5 U.S.C s 552a(g)(1) (2000). Logan asserts that this Court has jurisdiction over her claims under s 552a(g)(1), but does not specify which subsection of s 552a(g)(1) her Privacy Act claim will proceed under. Compl. p 1. Logan's complaint, construed broadly, contemplates claims under the Privacy Act for improper dissemination or failure to prevent dissemination of Logan's mental health history, as well as failure to secure Logan's written authorization to disclose this information during the Tecklenburg investigation. See Compl. pp 36-38. A broad reading of the pleadings and other materials shows that Logan fails to meet the basic requirements for any cause of action under the Privacy Act.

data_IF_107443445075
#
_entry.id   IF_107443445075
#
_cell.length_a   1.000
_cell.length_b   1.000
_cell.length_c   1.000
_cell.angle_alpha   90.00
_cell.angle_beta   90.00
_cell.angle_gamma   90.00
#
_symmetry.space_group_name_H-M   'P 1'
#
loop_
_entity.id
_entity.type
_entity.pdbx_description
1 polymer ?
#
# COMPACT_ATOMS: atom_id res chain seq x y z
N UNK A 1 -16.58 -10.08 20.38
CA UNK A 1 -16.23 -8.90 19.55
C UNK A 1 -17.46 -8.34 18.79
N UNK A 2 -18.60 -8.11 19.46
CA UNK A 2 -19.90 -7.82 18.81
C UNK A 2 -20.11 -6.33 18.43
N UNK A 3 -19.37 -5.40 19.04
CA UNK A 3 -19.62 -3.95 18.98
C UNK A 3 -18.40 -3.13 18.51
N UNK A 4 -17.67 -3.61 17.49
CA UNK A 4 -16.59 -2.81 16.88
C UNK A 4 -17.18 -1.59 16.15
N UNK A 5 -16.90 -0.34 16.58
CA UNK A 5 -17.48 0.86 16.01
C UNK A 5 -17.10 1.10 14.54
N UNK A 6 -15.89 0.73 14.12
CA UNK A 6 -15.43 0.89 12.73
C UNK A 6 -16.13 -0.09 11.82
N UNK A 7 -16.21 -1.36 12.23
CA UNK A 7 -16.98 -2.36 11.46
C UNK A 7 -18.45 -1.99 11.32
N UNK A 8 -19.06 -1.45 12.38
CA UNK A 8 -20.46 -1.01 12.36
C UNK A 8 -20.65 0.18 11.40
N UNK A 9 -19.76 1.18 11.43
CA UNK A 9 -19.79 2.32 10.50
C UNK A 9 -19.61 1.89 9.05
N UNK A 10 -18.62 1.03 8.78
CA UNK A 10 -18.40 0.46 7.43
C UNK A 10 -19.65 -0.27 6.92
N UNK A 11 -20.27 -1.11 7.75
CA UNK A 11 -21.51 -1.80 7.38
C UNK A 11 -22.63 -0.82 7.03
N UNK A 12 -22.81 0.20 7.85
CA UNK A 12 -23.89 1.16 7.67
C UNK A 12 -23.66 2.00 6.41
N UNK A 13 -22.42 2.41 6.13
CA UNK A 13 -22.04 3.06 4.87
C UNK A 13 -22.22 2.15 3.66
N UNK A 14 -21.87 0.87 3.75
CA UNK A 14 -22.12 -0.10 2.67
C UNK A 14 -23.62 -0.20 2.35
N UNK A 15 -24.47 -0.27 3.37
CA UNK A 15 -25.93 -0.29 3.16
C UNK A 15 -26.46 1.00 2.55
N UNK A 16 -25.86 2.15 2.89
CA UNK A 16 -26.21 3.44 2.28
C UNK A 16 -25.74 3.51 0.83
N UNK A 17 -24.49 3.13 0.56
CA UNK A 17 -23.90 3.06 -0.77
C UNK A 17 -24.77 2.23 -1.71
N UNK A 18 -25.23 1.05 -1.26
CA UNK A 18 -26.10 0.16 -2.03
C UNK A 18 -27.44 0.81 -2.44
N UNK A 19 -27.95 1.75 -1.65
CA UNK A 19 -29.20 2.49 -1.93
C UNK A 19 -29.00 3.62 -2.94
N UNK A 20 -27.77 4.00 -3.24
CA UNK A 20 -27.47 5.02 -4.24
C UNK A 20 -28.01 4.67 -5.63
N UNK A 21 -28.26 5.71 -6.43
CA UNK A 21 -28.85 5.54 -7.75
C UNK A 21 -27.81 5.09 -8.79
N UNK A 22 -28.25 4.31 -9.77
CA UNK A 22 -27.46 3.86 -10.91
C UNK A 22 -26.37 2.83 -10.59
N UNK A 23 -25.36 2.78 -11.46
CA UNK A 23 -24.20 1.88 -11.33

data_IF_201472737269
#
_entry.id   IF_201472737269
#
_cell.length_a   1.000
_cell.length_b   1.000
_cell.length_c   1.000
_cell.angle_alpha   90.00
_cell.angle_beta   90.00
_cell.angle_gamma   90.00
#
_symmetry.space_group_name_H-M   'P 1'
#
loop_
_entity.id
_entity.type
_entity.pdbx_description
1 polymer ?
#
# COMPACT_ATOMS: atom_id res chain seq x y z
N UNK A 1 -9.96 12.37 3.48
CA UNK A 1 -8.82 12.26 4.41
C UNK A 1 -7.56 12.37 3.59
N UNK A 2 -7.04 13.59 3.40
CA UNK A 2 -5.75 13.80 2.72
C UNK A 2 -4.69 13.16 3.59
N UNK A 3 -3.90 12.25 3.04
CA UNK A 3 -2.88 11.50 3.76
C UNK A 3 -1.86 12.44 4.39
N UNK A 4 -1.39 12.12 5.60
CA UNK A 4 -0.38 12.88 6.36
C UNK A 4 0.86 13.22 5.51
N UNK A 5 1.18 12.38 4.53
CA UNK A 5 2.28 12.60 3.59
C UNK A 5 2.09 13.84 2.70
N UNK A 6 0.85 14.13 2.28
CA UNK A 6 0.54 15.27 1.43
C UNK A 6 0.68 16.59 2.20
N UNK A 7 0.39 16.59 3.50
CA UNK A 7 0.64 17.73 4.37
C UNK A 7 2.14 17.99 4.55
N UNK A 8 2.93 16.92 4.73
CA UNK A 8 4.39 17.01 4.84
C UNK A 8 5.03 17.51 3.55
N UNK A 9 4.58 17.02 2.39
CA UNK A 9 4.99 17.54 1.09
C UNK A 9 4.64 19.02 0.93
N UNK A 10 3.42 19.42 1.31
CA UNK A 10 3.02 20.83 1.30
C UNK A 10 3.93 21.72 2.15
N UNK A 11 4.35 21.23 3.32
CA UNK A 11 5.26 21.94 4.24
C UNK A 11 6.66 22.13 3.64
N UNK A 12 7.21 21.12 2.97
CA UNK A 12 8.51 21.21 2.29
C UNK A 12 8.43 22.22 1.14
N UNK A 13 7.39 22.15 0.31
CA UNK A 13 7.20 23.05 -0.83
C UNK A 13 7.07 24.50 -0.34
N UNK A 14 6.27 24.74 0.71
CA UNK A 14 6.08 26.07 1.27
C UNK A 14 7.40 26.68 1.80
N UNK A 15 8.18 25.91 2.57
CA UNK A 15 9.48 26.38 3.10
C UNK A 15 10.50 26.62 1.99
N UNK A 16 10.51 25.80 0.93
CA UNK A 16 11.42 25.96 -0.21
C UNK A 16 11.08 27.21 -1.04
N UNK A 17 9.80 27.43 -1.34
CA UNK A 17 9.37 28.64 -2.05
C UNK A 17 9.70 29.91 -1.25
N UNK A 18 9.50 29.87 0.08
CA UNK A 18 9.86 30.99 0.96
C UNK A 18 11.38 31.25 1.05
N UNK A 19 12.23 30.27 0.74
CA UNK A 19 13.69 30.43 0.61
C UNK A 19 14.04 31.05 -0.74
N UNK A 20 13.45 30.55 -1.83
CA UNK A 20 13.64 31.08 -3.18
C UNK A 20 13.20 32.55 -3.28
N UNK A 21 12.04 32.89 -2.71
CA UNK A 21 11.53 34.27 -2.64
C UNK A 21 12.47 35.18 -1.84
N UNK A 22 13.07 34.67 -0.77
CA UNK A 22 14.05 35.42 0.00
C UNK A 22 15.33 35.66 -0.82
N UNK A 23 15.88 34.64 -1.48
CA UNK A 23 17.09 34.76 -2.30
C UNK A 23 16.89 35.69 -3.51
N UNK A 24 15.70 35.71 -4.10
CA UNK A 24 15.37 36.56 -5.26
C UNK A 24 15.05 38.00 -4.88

Logan's complaint alleges, at most, that the VA and/or VA employees improperly disclosed her mental health information in violation of the Privacy Act. See 5 U.S.C. ss 552a(b), (g)(1)(D). To pursue a claim for injunctive relief and monetary damages based on improper disclosure in violation of the Privacy Act, a plaintiff must prove four elements: 1) the disclosed information is a "record" contained within a "system of records"; 2) the agency improperly disclosed the information; 3) the disclosure was willful or intentional; and 4) the disclosure adversely affected the plaintiff. See Fisher v. Nat'l Institute of Health, 934 F.Supp. 464, 468 (D.D.C.1996), aff'd, 107 F.3d 922, 1996 WL 734079 (D.C.Cir.1996).